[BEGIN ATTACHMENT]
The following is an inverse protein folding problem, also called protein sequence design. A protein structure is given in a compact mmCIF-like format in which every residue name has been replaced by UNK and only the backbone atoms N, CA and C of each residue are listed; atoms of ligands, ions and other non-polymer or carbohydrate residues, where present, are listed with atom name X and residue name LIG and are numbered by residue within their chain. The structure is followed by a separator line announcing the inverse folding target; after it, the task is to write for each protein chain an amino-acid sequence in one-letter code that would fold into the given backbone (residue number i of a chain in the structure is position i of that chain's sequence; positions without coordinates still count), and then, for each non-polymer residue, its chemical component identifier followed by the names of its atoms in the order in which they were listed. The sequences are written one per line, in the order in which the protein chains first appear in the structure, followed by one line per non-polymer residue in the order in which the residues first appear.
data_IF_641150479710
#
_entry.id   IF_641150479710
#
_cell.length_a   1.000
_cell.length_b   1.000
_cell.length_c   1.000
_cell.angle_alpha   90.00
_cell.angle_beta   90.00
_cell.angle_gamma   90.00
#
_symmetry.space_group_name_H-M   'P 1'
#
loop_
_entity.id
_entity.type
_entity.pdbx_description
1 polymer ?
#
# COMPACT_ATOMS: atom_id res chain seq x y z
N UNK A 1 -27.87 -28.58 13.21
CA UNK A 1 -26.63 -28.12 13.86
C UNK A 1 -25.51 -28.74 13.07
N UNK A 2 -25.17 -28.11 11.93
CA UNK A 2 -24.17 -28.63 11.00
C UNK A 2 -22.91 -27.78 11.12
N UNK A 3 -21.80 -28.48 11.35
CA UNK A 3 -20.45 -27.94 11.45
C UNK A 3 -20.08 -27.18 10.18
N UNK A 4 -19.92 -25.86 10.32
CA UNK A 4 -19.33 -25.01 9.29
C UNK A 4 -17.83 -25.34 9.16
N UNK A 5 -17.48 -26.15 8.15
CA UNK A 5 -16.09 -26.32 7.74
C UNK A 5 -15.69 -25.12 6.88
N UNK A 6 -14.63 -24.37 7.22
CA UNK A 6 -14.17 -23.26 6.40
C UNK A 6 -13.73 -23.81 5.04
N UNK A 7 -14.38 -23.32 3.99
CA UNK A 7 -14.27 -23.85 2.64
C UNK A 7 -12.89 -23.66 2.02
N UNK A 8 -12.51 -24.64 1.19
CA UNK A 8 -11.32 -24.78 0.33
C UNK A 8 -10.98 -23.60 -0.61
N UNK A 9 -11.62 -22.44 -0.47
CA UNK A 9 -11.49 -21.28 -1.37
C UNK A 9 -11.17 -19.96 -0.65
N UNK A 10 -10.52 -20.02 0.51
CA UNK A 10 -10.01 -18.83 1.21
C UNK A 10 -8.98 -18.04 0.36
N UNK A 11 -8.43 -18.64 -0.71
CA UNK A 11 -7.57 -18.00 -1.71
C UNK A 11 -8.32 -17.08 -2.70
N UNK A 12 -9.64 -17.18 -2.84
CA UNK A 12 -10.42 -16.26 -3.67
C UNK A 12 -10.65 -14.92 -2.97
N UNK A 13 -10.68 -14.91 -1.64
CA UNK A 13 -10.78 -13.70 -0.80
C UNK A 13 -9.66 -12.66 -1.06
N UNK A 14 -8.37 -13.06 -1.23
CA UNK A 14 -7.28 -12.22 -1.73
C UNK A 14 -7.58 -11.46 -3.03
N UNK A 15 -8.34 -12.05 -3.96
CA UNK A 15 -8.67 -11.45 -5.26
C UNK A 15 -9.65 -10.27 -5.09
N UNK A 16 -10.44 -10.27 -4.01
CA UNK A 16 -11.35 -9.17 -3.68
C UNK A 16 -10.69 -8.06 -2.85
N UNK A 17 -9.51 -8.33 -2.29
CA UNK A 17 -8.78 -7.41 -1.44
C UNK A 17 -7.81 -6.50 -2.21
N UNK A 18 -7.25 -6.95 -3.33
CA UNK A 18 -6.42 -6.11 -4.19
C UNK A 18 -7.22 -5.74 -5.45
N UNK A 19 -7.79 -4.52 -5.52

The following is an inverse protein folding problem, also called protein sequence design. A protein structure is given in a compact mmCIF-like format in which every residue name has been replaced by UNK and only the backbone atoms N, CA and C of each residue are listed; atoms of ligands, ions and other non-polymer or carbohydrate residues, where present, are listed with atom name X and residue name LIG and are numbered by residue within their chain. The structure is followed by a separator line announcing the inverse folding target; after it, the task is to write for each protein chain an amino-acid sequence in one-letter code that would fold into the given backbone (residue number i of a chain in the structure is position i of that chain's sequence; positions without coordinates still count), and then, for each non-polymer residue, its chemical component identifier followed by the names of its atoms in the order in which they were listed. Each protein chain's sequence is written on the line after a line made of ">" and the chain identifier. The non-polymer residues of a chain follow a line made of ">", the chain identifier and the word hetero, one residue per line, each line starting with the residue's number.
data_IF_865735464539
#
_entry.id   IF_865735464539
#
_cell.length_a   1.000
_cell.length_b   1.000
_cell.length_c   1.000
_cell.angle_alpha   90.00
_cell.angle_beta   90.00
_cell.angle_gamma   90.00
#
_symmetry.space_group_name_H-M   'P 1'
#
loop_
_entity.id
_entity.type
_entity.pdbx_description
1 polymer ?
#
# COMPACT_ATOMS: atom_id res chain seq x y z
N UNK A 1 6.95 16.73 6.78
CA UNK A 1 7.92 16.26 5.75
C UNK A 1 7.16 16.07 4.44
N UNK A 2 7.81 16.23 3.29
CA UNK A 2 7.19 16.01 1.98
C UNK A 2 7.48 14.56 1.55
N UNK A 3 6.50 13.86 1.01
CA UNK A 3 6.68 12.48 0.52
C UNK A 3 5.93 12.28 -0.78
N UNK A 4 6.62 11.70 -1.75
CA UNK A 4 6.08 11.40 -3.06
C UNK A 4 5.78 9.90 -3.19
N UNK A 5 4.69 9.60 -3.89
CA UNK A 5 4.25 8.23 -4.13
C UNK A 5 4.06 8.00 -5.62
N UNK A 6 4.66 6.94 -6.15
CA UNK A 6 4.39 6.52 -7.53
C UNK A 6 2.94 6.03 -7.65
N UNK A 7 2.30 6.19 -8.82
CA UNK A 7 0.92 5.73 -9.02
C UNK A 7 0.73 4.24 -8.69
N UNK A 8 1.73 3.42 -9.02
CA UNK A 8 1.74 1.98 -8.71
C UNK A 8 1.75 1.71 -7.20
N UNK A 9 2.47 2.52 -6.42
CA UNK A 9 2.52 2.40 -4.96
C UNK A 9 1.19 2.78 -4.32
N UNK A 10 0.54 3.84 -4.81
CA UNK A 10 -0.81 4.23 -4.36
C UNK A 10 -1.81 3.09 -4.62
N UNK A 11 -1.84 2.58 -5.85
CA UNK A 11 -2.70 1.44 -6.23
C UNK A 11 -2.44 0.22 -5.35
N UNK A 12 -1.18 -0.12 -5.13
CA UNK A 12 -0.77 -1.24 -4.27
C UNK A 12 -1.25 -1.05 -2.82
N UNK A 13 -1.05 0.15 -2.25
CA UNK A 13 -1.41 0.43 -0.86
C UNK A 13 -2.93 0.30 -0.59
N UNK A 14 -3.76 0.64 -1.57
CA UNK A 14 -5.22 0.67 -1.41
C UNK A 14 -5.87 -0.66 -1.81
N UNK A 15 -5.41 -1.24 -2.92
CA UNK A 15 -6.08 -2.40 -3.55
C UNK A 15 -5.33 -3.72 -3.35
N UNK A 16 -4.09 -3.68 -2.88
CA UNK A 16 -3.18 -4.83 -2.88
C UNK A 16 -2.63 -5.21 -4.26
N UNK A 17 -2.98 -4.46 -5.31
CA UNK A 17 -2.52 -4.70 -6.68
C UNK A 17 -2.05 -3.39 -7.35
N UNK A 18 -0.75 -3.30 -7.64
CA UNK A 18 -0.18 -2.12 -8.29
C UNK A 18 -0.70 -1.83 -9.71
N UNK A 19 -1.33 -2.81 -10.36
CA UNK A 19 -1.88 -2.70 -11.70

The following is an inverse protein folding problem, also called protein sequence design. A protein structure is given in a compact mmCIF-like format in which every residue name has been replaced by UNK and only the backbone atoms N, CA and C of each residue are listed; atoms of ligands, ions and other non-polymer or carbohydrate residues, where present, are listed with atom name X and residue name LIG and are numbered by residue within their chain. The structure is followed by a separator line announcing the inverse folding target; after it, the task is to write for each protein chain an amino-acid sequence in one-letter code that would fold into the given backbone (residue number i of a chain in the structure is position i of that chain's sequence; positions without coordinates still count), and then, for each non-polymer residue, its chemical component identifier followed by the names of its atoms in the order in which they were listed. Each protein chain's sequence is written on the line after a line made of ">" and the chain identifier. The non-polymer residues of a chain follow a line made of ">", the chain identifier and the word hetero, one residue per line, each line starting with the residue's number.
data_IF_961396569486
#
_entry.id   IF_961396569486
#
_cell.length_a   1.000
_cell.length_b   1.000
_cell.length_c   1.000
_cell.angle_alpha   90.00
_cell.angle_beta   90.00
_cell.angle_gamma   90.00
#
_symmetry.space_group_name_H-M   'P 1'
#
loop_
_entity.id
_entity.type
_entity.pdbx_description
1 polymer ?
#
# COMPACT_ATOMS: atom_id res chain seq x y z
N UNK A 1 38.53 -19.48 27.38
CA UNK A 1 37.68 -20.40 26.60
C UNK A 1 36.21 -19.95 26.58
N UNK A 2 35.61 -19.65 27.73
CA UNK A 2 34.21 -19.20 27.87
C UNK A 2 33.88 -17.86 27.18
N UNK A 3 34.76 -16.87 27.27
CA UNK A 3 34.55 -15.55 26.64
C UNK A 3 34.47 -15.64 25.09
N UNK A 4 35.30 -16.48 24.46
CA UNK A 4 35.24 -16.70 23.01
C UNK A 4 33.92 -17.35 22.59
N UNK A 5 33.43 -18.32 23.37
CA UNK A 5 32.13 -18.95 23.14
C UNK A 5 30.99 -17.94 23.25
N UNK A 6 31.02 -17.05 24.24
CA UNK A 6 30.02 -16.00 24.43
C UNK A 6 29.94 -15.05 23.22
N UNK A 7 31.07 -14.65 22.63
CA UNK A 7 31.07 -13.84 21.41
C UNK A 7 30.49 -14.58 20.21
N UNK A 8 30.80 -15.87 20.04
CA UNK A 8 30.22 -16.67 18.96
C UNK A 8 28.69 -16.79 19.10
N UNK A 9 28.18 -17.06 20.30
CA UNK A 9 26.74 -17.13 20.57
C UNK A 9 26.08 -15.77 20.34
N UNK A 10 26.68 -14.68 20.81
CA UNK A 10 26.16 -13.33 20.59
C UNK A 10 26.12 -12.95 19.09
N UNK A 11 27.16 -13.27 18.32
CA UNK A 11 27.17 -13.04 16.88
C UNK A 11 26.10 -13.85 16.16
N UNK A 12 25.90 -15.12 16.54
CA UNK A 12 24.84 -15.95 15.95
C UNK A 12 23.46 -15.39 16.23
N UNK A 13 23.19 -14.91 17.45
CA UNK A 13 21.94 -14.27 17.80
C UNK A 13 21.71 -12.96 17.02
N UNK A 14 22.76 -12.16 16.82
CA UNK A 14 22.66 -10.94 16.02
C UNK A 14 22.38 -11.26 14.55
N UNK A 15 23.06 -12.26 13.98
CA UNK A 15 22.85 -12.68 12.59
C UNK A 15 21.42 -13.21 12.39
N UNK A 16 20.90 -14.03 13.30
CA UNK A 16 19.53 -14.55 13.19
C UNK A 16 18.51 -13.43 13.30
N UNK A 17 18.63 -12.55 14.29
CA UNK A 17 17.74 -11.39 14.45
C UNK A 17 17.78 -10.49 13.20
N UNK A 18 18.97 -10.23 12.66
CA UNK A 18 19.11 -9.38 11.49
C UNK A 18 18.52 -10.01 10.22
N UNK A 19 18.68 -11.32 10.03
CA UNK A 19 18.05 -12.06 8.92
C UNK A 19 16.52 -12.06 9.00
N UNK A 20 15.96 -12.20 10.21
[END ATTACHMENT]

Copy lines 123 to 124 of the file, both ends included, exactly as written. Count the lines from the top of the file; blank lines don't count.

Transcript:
CA UNK A 9 2.52 2.40 -4.96
C UNK A 9 1.19 2.78 -4.32